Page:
Churros

I come from a family who loves to sleep and loves to eat. We all loved a good lie-in on weekends, except my dad. You see, his love of food was bigger than his love of sleep. So one of his genius ideas was to lure us into getting up early and helping him cook breakfast. And we’d cook churros, for the 6 of us, and any friends staying over. There was always someone staying over. But how do you manage to wake up teenagers early and make them cook breakfast? Bribery. Of the worst kind. What he’d do is he’d make the dough for the churros and fry one. Just one. Cover it in sugar and come to our rooms and make us try it, while still half-asleep. This is what the dough looks like:

churro dough

It was a masterful stroke, because he’d say something like “Ohhh I’ve made churros for breakfast. Come and join me”. So we’d get up, follow him as if we were under some sort of spell and then, then surprise SURPRISE. The churros had not been fried yet in olive oil! So we’d obviously help, by that point we were starving and our body wanted more churros. Image of churro being cooked below:

churros being fried

By the time they were ready, we’d all managed to get up and sat around the table, eagerly awaiting this feast. We only had breakfast together when there was churros.  This is what the finished product looks like:

Cooked churros

This past weekend I made churros for the first time since my dad passed away. A group of us got together at a friend’s house in Sydney. I provided the recipe, but he had a churrera, the machine where you put the dough in so it comes out in that great churro shape. And how did he source a churrera in Sydney? Well, he’d had it for over 15 years. It was a present from my dad as our friend would join in the churros fun like another member of the Robledo clan when he stayed with us all those years ago..

In case you were wondering, the churros were delicious, and we ate them the only way one possibly can… with thick hot chocolate!

NOTE: All photos by Araceli Robledo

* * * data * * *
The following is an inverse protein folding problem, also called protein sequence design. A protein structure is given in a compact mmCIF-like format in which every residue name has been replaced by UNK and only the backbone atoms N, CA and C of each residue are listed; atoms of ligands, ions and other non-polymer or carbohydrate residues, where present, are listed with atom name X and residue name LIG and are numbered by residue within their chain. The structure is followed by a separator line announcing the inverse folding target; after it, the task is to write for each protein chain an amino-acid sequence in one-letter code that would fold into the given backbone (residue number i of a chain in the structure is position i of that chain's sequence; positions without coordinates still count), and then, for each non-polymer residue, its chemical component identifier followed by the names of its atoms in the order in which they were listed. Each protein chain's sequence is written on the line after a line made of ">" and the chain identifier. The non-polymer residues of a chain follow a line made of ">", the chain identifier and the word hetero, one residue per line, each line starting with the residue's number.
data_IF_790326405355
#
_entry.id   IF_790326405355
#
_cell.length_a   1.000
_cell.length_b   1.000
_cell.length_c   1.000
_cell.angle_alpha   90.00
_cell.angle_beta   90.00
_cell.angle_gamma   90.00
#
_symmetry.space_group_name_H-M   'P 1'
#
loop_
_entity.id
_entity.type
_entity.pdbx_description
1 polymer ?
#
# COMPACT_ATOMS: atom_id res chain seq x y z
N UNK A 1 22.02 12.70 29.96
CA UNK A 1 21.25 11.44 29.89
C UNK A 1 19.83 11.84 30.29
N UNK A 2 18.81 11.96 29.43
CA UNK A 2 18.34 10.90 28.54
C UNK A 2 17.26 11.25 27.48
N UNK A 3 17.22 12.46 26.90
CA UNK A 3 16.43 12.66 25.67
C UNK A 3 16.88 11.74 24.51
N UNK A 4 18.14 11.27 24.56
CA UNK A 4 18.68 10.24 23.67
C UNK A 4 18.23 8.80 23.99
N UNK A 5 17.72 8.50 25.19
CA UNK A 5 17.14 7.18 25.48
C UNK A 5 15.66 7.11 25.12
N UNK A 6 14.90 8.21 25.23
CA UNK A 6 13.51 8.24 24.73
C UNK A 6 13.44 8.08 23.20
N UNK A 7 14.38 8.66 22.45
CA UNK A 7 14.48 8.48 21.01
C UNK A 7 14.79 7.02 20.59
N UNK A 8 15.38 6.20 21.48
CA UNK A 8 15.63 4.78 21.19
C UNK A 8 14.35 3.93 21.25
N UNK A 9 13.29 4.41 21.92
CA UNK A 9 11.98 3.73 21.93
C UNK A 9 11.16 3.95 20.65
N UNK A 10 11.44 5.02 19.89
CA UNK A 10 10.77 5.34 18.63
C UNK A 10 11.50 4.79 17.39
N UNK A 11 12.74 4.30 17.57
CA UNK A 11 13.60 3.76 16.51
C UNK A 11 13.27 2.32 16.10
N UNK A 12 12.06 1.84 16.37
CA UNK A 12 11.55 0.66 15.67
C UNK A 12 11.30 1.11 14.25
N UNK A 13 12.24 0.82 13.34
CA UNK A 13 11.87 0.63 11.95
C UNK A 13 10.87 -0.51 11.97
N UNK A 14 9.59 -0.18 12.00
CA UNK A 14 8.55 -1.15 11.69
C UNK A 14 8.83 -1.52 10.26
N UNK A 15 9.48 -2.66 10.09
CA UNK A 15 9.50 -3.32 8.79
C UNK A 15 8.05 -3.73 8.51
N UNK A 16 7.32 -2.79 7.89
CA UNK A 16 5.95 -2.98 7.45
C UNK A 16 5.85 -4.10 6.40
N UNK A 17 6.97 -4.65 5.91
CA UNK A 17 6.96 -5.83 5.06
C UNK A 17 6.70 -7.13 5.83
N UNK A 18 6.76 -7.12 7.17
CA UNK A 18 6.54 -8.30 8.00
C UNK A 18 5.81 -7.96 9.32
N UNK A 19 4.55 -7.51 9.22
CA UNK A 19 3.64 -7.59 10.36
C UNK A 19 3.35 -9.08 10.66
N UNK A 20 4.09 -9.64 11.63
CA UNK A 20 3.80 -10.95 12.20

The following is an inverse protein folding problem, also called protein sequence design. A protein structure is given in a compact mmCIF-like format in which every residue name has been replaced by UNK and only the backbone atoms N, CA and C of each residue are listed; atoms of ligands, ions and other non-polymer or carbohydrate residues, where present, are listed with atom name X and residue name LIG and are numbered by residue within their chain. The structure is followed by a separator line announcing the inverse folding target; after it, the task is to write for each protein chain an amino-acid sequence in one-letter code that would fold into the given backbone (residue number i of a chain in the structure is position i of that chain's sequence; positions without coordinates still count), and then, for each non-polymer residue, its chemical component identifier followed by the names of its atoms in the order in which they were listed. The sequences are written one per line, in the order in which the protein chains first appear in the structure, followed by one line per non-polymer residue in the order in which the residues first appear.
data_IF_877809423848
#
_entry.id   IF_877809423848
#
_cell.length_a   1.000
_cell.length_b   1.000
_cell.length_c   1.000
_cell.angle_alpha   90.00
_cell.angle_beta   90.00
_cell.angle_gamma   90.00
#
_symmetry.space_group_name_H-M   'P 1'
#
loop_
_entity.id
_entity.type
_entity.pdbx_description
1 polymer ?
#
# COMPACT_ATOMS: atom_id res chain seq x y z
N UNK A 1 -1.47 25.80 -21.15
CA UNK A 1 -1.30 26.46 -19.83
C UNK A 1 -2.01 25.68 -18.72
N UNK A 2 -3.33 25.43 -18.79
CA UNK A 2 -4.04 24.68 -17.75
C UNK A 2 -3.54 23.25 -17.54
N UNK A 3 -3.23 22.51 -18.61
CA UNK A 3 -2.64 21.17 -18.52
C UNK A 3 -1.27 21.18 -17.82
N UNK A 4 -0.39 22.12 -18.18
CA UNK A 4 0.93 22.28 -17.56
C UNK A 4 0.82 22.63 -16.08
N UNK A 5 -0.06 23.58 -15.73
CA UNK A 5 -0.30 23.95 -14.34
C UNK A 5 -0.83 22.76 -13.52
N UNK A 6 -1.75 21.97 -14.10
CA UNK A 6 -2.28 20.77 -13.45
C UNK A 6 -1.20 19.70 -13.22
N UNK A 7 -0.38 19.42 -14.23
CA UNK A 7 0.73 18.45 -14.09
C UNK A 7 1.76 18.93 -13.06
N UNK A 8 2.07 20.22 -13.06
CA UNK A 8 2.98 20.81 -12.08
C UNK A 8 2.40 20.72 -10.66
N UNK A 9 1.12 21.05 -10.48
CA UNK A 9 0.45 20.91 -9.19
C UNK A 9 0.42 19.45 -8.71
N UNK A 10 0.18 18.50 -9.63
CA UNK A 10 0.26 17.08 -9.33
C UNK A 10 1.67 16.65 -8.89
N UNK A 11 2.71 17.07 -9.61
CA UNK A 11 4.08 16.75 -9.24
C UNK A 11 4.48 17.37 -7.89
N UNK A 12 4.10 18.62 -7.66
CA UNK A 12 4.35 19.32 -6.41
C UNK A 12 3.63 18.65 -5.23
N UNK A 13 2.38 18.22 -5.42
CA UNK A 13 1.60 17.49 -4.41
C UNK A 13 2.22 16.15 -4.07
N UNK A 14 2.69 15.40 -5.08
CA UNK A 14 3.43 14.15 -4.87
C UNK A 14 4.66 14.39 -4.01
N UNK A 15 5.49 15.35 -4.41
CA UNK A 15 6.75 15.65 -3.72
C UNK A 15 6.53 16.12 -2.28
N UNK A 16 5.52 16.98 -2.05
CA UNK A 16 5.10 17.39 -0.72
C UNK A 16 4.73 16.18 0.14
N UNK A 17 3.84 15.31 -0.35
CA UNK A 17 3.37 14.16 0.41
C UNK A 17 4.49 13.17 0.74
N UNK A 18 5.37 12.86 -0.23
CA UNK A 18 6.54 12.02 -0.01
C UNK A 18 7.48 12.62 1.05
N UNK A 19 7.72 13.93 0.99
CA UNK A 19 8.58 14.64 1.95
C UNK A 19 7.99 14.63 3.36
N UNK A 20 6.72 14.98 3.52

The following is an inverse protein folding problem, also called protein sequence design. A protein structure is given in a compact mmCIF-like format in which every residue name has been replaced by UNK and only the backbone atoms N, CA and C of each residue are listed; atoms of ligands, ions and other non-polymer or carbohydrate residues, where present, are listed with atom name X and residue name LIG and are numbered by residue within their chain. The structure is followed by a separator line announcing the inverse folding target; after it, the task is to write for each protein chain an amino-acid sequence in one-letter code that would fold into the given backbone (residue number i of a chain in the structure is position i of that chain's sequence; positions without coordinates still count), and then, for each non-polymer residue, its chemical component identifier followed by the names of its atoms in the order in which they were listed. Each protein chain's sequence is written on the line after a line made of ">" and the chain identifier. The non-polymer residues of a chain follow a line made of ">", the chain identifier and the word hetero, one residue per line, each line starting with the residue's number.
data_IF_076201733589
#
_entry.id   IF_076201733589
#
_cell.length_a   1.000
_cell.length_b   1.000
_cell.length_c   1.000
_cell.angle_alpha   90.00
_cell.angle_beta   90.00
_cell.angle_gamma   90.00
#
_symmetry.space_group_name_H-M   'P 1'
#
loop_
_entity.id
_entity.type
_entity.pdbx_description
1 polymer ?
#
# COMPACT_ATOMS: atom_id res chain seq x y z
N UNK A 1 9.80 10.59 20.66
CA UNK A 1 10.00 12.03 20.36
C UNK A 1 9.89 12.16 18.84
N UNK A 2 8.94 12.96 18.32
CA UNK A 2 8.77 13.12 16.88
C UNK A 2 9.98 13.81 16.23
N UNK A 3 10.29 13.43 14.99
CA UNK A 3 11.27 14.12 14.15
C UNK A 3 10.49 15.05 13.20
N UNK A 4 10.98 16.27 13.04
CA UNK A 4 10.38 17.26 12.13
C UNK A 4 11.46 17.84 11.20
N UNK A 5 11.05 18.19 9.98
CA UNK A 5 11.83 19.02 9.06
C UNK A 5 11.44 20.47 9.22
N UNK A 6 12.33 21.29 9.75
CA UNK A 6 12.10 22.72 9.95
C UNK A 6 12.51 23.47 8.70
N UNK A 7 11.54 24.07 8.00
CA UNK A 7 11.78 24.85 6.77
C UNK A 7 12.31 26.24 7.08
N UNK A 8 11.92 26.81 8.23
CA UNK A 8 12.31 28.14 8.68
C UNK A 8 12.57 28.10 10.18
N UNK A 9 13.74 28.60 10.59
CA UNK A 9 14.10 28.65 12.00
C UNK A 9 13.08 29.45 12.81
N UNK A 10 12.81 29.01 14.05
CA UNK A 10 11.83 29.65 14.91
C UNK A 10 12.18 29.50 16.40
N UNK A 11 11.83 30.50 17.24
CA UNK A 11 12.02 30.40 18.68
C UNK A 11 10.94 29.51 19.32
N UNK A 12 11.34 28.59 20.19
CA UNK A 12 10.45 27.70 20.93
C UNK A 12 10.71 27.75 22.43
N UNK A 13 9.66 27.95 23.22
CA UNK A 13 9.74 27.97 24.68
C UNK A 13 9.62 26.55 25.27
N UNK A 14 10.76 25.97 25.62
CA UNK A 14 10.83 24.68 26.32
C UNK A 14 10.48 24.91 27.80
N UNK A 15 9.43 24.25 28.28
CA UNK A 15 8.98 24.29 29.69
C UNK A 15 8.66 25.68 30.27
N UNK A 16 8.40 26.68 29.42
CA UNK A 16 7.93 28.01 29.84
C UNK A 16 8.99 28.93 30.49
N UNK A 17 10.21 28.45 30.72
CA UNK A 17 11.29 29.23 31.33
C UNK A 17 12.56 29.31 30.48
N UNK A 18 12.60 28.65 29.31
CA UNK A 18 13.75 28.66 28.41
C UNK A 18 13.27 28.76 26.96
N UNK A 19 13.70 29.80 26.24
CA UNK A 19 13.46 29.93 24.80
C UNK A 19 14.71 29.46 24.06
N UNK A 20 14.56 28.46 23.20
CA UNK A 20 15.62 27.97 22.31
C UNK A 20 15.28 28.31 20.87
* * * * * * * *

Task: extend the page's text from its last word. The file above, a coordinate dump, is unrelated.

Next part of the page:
Museo del Prado

I spent the last day of my Spanish holiday in Madrid. And a quick visit to Madrid MUST always include at least one trip to one of the top 3 museums: Prado, Reina Sofia and Thyssen-Bornemizsa.

Above is an extremely bright picture of the Velazquez entrance to the Prado Museum. It was a very sunny day and someone (who will not be named) tampered with the settings on my camera. The result? EXTREMELY bright pictures which hurt to look at – this is the only one that sort of survived… ANYWAY, below is an image of the exterior of the Prado Museum bowl I recently painted.

Unfortunately I did not take photographs of the interior of the bowl finished (of which I am INCREDIBLY proud and feel equally stupid for not doing my photographic homework as this piece now lives somewhere else). The only snapshots are of the paintings in progress, as you can still see the pencil outlines that are normally removed when the piece is fired. When referring to the collection at the Prado (which originally belonged to the Spanish royal family), I had to include a Velazquez. And if one is to paint a Velazquez, one should go big: so Las Meninas it was! (Please note that I studied Art History in Spain and, therefore, in Spanish. So the names of the works will be in Spanish as that is the way I learnt them!) Another painter whose work is a must is El Greco and I chose his El Caballero de la mano en el pecho.

Below is an image of the other side of the bowl. On the left is Goya’s La Maja Desnuda and on the right El Descendimiento by Rogier van der Weyden. When I showed the finished bowl to my family and friends in Spain, they all guessed 3 out of the 4 paintings, except for van der Weyden’s piece. However, I can’t help but think which ones would be recognized by my Canadian friends. Particularly as the last time I put them to the test, all but one of them thought that the Matisse painting in my MoMA bowl was actually a Picasso… Snob? Me? No way!